New research published in The Lancet, which looked at clinical trials conducted over nearly 40 years, confirms that people who eat higher levels of dietary fibre and wholegrains have lower rates of non-communicable diseases compared with those who eat less.
With the growing consensus that chronic inflammation is behind many common diseases, the anti-inflammatory capacity of healthy gut bacteria as a result of dietary fibre is even more crucial in disease prevention.
A Finnish Diabetes Prevention study showed that people who ate more fibre had higher levels of an anti-inflammatory chemical in their blood and were also less likely to develop type 2 diabetes.
Other studies have identified C-reactive protein (CRP) a marker of inflammation, to be lower in the blood levels of people who eat a high-fibre diet.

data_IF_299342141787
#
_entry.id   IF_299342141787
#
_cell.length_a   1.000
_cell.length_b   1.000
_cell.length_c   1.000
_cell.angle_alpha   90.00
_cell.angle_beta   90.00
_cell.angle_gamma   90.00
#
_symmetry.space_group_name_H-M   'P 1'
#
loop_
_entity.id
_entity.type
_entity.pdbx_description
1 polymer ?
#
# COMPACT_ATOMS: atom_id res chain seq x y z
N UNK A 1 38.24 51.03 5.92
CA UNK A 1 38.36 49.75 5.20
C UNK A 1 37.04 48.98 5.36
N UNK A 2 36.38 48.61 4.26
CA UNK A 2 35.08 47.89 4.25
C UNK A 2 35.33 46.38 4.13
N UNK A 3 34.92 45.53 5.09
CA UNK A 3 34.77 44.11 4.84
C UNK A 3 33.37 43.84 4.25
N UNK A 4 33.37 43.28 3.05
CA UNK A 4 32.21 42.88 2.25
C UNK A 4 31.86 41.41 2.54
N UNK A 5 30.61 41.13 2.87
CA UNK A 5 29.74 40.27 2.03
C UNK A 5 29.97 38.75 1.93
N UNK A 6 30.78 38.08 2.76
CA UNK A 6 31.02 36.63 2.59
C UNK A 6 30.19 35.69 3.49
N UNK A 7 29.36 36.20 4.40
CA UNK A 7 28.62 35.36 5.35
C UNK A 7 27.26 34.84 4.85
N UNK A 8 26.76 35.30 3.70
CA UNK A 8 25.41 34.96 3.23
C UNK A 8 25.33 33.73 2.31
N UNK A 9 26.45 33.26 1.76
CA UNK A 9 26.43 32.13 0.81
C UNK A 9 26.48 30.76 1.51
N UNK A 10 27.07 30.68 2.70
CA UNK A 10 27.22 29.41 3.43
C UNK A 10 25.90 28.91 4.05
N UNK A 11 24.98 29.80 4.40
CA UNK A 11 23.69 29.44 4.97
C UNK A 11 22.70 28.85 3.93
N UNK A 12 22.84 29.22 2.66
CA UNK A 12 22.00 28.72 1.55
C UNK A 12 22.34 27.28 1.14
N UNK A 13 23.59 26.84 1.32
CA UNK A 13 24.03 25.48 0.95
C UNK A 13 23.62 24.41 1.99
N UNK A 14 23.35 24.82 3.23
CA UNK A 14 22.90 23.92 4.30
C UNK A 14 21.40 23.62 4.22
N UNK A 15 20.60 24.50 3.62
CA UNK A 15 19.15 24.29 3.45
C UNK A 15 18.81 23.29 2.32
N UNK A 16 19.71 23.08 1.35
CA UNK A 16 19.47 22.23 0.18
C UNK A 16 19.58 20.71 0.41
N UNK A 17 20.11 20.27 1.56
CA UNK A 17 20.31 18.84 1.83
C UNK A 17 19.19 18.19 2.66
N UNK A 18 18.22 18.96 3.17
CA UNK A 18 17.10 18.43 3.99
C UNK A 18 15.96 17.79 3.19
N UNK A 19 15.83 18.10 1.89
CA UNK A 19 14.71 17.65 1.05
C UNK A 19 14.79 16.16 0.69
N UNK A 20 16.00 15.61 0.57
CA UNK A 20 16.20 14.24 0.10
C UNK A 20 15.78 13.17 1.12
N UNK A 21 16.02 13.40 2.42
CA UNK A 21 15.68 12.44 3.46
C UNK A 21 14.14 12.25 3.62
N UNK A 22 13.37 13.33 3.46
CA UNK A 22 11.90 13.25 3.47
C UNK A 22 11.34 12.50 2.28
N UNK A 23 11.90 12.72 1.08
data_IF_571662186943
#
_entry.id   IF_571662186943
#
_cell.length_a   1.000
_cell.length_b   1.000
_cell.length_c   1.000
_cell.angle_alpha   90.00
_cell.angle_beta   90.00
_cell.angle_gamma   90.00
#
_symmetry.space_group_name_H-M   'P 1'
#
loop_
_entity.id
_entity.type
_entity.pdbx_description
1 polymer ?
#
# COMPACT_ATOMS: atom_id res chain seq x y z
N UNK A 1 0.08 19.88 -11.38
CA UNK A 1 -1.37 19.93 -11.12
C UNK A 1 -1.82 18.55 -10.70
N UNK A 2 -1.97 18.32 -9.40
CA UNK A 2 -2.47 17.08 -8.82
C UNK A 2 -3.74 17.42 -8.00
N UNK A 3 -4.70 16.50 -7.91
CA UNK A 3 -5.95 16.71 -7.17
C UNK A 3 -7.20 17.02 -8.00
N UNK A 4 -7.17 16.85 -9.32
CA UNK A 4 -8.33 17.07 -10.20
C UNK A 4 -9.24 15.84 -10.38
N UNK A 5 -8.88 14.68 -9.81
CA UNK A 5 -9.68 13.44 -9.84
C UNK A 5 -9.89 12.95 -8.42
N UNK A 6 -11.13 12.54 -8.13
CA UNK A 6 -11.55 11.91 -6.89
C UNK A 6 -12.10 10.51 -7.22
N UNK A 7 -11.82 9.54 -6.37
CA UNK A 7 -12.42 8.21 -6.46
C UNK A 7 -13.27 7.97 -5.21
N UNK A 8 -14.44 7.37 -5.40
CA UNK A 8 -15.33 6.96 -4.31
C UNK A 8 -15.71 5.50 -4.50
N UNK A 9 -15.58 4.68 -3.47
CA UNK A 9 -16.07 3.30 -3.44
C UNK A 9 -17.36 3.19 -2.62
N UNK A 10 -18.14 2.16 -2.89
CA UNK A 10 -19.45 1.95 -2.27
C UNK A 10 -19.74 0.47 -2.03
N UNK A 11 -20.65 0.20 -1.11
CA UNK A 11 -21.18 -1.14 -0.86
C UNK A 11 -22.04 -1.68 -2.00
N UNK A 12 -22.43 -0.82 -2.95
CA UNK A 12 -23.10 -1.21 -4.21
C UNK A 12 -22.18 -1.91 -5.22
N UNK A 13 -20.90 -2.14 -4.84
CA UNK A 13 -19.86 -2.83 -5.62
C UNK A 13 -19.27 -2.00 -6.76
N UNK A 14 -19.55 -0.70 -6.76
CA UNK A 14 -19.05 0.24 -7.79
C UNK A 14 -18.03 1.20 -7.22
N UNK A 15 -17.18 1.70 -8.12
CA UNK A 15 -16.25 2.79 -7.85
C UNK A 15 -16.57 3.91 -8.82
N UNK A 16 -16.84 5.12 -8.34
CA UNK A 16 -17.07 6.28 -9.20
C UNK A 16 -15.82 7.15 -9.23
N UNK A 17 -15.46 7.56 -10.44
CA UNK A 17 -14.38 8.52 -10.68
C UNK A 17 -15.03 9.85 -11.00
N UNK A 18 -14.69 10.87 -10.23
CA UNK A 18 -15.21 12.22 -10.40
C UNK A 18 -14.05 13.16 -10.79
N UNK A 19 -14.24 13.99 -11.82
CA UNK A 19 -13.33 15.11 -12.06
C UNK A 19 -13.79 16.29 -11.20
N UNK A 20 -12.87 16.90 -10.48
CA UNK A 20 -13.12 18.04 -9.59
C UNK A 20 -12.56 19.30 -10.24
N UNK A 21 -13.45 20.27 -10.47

Other research found that eating more fibre may help prevent rheumatoid arthritis and build stronger bones. Specifically, it's the production of short-chain fatty acids that supports bone density, and can help treat rheumatoid arthritis and post-menopausal bone loss.
"Fibre helps in increasing calcium absorption which is beneficial for those predisposed to osteoporosis," says Alexandra.
Wholegrain breads, quinoa and cereals are high in insoluable fibre.

How to increase your fibre intake safely

"Having too much fibre too quickly with not enough water and movement can result in constipation, bloating and gas," says Bec.
"Therefore, it's a good idea to increase the amount and variety of fruits, vegetables and wholegrains gradually over a four to six-week period, until you reach a total fibre intake of 30g."
Remember to also increase water intake and movement as you go.